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Published on 1 September 2005

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HIV infection in older patients: new therapies


Kelly A Gebo
Assistant Professor of Medicine
Department of Medicine
Johns Hopkins University School of Medicine
Baltimore, MD
Supported by the National Institute of Drug Abuse

There is a growing prevalence of HIV infection in people over the age of 50 years.(1–3) The reasons for this include:

  • People living with HIV are growing older and living longer due to highly active antiretroviral therapy (HAART).
  • A growing number of older patients becoming infected with HIV through high-risk exposures.

As a result, the number of HIV-infected ­individuals over 65 years has grown by 10 times in the past 10 years.(3)

Some preliminary data suggest that older patients may not respond as well to HAART as younger patients. Specifically, immune recovery may be less good, and both morbidity and mortality rates may be higher.(4–17) Older age is also associated with a higher incidence of other comorbidities, and older age may increase the risk of the toxicities from antiretro‑viral therapies used to treat HIV.(18,19) This article will explore the epidemiology, morbidity and mortality, response to HAART and toxicities of HAART in HIV-positive patients over the age of 50 years.

In the USA, the number of AIDS cases reported in adults 50 years and over quintupled between 1990 and 2001, from 16,288 to 90,513.(2) Overall, 19% of people living with AIDS at the end of 2000 were 50 years or over.(2) This increase in AIDS prevalence in adults over the age of 50 years is due to prolonged longevity in HIV-infected patients treated with HAART and to an increase in primary HIV infection in adults age 50 years and over.

Morbidity and mortality
In the pre-HAART era, numerous studies demonstrated that patients diagnosed with AIDS at an older age had higher mortality and decreased AIDS-free survival compared with younger patients.(4–17) In addition, AIDS-related illnesses have been shown to occur at higher CD4 counts in patients over the age of 30 years than in younger patients,(17) and older AIDS patients do worse with AIDS-related conditions than younger patients.(20–22)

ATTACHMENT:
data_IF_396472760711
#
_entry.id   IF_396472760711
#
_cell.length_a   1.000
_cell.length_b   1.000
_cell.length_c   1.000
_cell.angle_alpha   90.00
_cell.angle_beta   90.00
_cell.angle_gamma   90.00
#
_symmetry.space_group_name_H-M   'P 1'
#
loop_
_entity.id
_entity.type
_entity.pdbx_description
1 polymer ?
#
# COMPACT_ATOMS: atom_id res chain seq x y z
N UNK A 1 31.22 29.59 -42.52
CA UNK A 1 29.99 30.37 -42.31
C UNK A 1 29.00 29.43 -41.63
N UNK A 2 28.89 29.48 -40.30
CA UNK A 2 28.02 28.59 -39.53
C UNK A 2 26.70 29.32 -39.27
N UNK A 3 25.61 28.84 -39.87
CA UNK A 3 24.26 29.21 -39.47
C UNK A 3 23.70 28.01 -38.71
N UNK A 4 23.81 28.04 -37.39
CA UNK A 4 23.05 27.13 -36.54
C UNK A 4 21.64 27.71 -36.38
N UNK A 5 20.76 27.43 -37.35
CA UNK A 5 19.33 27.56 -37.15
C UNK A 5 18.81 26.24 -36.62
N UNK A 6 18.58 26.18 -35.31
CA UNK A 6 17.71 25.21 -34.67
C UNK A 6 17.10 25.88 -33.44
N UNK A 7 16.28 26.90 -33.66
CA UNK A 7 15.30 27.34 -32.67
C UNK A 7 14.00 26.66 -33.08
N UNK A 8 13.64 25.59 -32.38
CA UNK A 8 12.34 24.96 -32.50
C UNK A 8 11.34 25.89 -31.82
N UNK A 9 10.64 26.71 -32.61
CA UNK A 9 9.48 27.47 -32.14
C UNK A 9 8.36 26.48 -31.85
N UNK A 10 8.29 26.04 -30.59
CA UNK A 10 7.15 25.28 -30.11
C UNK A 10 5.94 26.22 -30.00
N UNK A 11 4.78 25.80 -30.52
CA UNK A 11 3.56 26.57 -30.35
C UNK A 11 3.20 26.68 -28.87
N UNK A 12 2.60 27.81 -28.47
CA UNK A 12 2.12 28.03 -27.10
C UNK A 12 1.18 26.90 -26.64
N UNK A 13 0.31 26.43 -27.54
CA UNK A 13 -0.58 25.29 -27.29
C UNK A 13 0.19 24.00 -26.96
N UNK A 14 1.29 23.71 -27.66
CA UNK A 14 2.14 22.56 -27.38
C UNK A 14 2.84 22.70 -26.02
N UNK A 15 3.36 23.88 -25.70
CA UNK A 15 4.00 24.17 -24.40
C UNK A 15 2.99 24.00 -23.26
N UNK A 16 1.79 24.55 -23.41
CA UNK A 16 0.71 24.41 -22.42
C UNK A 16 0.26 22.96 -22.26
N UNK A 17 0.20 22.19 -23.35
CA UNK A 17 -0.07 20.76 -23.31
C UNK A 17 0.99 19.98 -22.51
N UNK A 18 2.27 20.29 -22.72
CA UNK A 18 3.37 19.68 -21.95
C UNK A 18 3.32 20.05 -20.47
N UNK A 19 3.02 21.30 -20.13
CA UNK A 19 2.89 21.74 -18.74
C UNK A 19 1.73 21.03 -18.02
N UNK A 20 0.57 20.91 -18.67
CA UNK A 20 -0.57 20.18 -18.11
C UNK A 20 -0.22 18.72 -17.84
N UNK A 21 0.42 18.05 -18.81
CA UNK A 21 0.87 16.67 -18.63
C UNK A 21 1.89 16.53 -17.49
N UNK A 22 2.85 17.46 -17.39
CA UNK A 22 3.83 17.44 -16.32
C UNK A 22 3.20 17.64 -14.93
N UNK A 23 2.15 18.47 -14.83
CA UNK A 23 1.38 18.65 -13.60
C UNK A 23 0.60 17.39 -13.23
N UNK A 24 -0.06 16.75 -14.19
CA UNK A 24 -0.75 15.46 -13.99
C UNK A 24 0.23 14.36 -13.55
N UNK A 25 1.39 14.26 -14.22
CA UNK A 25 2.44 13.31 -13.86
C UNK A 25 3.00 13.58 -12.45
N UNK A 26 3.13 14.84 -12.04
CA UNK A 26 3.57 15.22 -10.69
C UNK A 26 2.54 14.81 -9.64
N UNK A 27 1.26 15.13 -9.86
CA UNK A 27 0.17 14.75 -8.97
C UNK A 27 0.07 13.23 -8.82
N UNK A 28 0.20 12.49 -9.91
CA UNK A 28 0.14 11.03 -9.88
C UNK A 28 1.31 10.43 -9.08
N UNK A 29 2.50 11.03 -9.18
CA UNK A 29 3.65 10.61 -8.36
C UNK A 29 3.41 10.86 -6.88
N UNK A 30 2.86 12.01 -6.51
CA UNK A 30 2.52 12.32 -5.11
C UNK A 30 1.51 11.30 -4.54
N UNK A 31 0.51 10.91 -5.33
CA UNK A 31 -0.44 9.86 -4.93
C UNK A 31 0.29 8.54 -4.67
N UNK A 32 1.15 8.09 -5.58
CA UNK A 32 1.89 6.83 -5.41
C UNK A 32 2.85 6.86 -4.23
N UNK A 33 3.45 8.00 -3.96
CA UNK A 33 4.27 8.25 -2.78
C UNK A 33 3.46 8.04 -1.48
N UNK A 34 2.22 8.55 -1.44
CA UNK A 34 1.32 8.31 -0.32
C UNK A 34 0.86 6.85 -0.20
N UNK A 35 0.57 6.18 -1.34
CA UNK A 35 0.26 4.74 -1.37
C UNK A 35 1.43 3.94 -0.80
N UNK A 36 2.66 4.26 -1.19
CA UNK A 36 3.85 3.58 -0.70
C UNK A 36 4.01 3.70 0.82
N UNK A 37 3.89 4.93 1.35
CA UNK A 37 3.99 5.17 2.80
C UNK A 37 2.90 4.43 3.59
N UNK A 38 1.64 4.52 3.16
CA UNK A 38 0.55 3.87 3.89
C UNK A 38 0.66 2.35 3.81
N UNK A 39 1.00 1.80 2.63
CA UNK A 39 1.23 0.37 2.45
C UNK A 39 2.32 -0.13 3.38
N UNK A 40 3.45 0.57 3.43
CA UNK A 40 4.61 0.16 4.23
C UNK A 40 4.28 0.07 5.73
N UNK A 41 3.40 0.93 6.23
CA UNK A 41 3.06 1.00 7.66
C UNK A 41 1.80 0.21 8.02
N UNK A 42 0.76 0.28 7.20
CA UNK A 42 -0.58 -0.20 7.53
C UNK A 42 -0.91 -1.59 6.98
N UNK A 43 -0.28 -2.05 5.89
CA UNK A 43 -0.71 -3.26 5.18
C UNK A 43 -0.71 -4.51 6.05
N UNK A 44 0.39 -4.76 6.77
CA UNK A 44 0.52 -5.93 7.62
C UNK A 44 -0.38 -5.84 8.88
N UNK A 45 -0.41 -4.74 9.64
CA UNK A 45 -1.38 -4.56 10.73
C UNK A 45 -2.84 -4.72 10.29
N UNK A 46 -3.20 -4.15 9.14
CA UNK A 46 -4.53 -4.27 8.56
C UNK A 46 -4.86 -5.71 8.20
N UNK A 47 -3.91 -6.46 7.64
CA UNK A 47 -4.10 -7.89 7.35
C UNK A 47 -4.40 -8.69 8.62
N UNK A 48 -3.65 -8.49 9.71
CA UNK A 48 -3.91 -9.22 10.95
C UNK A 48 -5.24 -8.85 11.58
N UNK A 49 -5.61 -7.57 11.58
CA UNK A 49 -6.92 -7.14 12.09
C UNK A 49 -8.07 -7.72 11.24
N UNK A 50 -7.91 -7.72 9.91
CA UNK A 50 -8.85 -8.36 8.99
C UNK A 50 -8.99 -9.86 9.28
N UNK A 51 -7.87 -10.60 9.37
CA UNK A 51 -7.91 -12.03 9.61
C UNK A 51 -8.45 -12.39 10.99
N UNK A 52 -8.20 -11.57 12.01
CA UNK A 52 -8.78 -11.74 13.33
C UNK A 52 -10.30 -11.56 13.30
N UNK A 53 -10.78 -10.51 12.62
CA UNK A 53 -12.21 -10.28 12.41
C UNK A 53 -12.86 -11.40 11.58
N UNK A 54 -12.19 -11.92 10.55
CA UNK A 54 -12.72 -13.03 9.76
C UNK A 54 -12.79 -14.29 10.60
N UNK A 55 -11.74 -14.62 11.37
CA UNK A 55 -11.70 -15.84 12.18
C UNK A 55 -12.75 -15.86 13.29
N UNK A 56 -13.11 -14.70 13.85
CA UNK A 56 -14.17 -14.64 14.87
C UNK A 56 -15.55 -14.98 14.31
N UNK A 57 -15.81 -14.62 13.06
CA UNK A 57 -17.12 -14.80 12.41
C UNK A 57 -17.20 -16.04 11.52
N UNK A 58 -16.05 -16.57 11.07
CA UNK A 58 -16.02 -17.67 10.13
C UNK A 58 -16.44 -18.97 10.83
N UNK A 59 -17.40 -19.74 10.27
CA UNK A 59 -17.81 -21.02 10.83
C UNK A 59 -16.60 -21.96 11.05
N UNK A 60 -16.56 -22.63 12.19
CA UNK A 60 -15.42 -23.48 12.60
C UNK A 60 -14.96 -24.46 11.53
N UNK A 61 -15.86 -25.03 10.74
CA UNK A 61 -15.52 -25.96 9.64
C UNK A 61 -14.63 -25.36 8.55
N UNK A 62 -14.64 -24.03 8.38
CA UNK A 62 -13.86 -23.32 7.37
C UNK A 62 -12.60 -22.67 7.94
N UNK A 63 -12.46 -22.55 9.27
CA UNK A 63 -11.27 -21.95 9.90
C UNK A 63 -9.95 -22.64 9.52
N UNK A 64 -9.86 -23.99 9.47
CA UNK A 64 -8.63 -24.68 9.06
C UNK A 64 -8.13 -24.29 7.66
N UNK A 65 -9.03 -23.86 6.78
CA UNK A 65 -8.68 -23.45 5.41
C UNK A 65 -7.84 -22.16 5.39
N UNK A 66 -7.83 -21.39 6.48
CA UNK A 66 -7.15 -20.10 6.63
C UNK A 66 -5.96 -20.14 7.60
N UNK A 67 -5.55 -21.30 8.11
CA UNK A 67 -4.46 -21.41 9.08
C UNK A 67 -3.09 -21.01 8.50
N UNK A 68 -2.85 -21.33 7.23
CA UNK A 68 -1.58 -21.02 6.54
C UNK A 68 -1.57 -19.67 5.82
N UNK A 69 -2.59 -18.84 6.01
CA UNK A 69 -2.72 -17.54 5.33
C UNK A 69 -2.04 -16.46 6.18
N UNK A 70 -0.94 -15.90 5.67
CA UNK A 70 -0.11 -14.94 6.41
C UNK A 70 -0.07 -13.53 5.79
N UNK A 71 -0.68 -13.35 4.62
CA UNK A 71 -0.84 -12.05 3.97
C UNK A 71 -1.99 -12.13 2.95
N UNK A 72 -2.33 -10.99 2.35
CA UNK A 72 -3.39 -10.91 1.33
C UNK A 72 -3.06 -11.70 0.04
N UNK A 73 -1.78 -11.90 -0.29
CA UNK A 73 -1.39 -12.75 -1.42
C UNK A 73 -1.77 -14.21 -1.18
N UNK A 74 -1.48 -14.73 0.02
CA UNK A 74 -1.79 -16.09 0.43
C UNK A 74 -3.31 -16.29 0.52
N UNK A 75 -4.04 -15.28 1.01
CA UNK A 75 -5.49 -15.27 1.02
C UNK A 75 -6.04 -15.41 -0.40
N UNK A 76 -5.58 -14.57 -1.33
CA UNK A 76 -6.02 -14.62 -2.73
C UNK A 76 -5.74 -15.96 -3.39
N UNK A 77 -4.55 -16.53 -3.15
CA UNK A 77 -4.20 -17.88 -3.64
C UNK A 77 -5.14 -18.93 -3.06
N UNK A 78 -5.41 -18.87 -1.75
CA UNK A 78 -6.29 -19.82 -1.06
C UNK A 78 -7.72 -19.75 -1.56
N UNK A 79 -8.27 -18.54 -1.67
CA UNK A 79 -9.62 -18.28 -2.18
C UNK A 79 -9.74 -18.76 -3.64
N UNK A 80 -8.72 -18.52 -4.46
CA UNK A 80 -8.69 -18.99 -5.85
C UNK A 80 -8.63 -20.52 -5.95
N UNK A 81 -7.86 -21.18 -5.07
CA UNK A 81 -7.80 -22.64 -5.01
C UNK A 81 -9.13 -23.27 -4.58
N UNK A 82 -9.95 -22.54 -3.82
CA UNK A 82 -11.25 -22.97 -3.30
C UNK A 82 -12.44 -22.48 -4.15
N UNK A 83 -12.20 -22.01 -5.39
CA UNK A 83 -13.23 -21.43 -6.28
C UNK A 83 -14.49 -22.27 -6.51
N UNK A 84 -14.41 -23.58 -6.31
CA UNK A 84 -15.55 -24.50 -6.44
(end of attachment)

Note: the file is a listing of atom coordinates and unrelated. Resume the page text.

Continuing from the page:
Recently, Perez and Moore demonstrated a significant mortality benefit in older HIV patients on HAART in an urban cohort.(23) No significant difference in the survival rate was found between the older (83%) and younger (89%) patients who received HAART (p=0.29), and it was concluded that the effect of HAART improves the survival rate for older individuals, which supports the use of HAART in this group. Another research team, however, demonstrated that older patients had a significantly higher risk of AIDS progression than younger patients, even after adjustment for HAART.(24)

In the pre-HAART era, morbidity and mortality were significantly greater in older patients; however, larger studies will be needed to evaluate current morbidity and mortality trends in older patients treated with HAART.

Response to HAART
HAART is effective at treating HIV infection; however, data regarding clinical, immunological and virological benefit in older patients treated with HAART have been mixed. Data from the early HAART era suggested that age is inversely proportional to how quickly the immune system recovers after the initiation of HAART,(25) while other data have suggested that virological outcome may not be different in patients over the age of 55 years compared with those under 35 years treated with HAART. However, the immunological response appears to be blunted in older individuals.(26)

A recent study by Manfredi and colleagues evaluated 44 patients 55–65 years of age and 13 patients older than 65 years of age. After 12 months of therapy, the mean drop in viraemia was 1.0 log(10) in younger patients, compared with 0.5 log(10) in older patients. The immune recovery was significantly slower and more blunted in patients aged 65 years and over compared with younger patients. These authors concluded that age affected the immuno­logical response to HAART more than the virological response.(27)

In contrast, a study by Knobel and colleagues found no significant difference in the virological and immunological outcomes between patients aged 60 years and over compared with patients 40 years and under treated with HAART after a 24-month follow-up. While there was a more favourable clinical course in the older patients, the adverse events rates were significantly higher in the older group (64% vs 35%).(28)

Larger controlled trials involving older patients will be needed to evaluate which antiretroviral therapies might be most effective in this population, as current data are based on smaller, nonrandomised studies. For now, current guidelines for HAART regimens should be applied to HIV-positive older patients; however, immunological, virological and clinical response should be monitored carefully, as recovery may be blunted in older patients.